When I was entering high school in the mid 90s, like any other teenager at the time, I wanted to fit in. I wanted to be cool and popular. How is that measured? Back then, popularity was measured in many ways; a cool popular kid had many friends, played sports, was outgoing and might even throw a house party where half of the school shows up. But, now with social media involved in every part of our day-to-day lifestyle, the popularity game is different.
This past year, I began to study social media interactions. Today, people define popularity by how many “likes” they get or how many followers they have. People use social media to flex their knowledge of pop culture by posting a viral video or trending news topic before others. The use of social media has expanded to sitting in a room with Facebook or Twitter acting as their therapist with the discussion of problematic life issues.
Anxiety UK conducted a survey on social media use and its effects on emotions at the University of Salford. Fifty-three percent of those who took part in the study said social media networking sites led to a change in their behavior. The research also showed that 55 percent felt anxiety when they were unable to access their social media networking sites. Meanwhile, research conducted at The University of Michigan showed that excess use of Facebook led to a decline in happiness and overall life satisfaction.
Social media has also created a new platform for bullies. Cyber bullying allows bullies to torture and humiliate their victims away from any physical place such as school or a playground. With a simple tweet or a Facebook post, a bully can humiliate someone in front of thousands of people. During my study I spent a lot of time reviewing the comments section on YouTube. Comments like “that’s gay,” or “kill yourself!” are common. It’s difficult to say why users feel compelled to make hurtful comments, especially toward someone whom they don’t know. Maybe they are projecting or just looking for a reaction, but there are times when these comments do more than anger anonymous people online.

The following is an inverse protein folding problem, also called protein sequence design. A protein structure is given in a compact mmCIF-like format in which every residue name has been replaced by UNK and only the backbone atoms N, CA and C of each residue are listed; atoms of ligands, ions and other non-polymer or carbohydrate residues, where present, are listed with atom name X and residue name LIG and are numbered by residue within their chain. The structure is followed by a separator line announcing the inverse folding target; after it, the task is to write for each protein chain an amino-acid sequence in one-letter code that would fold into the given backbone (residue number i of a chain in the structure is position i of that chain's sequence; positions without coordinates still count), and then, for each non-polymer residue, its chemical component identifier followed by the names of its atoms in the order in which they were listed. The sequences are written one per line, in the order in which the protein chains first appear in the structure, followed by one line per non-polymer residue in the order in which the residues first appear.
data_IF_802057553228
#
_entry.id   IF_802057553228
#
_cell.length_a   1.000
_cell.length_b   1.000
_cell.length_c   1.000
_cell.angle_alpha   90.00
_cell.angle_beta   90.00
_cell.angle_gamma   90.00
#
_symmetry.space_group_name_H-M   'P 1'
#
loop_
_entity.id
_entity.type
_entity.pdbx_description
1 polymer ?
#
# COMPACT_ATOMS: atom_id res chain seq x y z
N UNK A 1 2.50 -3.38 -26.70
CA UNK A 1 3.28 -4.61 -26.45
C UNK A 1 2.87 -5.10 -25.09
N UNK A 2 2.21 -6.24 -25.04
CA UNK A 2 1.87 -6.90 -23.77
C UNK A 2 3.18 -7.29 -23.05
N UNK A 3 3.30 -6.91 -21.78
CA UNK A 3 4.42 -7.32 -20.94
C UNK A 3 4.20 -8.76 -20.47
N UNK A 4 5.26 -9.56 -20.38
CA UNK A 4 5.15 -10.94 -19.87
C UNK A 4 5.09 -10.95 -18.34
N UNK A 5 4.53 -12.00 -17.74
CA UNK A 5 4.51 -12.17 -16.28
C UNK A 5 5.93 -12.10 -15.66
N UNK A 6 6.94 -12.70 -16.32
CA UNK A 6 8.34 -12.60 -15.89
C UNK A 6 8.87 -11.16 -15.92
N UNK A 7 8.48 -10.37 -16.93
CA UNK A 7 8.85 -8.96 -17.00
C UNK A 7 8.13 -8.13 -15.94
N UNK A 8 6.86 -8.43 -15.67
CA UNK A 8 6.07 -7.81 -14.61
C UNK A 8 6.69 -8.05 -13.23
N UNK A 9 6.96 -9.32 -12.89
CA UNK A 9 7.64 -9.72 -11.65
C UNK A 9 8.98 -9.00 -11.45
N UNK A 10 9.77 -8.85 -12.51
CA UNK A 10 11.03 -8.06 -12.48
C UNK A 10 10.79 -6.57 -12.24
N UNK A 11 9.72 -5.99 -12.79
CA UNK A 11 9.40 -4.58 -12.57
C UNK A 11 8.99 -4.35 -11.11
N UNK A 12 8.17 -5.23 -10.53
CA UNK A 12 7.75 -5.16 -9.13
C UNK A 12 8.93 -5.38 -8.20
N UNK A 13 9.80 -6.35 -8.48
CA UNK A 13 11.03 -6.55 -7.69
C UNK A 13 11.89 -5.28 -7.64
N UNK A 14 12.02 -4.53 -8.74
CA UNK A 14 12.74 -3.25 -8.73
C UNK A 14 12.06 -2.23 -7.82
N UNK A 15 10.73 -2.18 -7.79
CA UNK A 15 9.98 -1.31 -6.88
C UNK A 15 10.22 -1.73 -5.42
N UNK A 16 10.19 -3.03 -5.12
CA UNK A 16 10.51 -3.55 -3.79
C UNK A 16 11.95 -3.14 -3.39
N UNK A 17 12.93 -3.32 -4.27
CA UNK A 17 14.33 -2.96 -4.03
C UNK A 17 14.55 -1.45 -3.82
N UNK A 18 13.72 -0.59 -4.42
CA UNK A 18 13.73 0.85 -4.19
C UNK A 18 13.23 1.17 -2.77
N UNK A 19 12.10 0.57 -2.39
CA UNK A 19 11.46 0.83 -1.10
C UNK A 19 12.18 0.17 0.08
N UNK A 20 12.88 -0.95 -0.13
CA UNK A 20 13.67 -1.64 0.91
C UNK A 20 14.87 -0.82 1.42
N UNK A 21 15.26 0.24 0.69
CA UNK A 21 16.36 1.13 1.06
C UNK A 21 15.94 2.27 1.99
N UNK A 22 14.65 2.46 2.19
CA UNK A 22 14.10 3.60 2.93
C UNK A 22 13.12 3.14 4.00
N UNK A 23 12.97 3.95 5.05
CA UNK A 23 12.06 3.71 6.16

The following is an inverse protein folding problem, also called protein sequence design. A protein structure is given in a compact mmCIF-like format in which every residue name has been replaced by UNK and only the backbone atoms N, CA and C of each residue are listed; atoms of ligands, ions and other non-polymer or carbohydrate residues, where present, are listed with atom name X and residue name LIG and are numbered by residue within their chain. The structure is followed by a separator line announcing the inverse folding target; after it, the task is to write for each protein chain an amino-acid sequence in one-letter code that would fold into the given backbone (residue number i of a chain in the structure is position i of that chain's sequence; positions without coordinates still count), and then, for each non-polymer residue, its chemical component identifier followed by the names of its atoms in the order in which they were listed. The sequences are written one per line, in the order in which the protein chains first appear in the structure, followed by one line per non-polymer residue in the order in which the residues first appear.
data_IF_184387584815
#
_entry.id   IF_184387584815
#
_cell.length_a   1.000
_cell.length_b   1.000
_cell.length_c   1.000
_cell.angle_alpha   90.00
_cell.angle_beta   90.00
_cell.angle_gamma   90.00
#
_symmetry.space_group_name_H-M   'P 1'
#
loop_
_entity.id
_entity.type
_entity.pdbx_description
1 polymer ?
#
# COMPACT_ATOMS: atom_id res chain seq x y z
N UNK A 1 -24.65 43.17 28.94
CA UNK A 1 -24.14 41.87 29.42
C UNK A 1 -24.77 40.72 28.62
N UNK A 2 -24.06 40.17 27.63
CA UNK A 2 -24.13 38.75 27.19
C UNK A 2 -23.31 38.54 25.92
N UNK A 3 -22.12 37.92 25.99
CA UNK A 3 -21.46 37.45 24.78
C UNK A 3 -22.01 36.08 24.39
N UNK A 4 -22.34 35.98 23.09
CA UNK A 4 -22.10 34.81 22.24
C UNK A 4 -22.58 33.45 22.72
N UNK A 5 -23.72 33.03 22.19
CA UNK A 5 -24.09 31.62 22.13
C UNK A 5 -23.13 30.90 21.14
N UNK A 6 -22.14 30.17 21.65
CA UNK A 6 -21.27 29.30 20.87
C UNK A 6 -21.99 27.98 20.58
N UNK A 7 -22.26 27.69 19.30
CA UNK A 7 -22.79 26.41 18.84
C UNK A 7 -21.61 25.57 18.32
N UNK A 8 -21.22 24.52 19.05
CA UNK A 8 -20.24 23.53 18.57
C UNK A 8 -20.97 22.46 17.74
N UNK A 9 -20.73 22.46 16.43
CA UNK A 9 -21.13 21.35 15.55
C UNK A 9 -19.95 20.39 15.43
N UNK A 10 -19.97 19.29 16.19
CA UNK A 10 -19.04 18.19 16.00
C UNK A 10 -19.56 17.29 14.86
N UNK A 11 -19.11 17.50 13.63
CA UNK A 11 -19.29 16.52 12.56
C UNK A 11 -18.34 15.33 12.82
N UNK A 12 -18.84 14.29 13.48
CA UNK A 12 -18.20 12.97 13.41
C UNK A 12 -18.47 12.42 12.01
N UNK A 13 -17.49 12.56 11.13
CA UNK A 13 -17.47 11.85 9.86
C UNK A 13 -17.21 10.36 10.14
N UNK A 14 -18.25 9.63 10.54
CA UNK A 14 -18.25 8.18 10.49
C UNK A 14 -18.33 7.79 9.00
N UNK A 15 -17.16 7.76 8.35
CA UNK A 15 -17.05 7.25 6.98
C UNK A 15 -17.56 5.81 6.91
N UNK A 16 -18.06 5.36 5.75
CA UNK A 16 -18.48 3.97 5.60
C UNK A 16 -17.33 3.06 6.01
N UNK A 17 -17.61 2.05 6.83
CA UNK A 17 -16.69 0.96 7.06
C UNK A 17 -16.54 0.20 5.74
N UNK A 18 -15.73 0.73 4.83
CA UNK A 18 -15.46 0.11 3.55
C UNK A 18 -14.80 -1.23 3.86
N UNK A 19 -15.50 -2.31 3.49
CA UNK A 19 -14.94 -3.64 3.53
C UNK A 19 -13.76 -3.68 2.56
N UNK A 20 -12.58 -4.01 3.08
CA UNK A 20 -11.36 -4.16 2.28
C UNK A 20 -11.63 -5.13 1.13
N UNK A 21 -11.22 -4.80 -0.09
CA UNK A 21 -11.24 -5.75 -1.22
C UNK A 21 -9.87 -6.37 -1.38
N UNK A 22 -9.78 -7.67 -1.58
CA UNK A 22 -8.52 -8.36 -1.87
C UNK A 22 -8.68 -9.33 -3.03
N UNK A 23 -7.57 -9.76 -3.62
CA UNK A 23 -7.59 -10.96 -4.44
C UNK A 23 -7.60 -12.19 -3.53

Seventeen-year-old Daniel Perry jumped off a bridge to end his life after being bullied on social media after commenters told him to cut his throat and kill himself. After being blackmailed on social media, Perry ended his life. There are many victims like Perry and it’s heartbreaking to see families and loved ones suffer because actions of few.
There is no denying social media’s popularity. Facebook recently announced that it has 1.39 billion active users. Social media provides a way to stay connected with friends and family and stay current with what’s going on in the world. And certainly no one can underestimate the role it has played in the way people can share and communicate with each other. However, there is also no denying the negatives. Limiting the use of social media can help not only avoid the negatives but also improve social skills. Something as simple as having a conversation or limiting the use of social media with your children can help them deal with the negatives of social media.
Abhishek Patel majored in Business & Psychology at the University at Albany, State University of New York and continued his education by attending Kaplan University for Education Psychology. He is currently working in the field of marketing while surviving the harsh Chicago weather.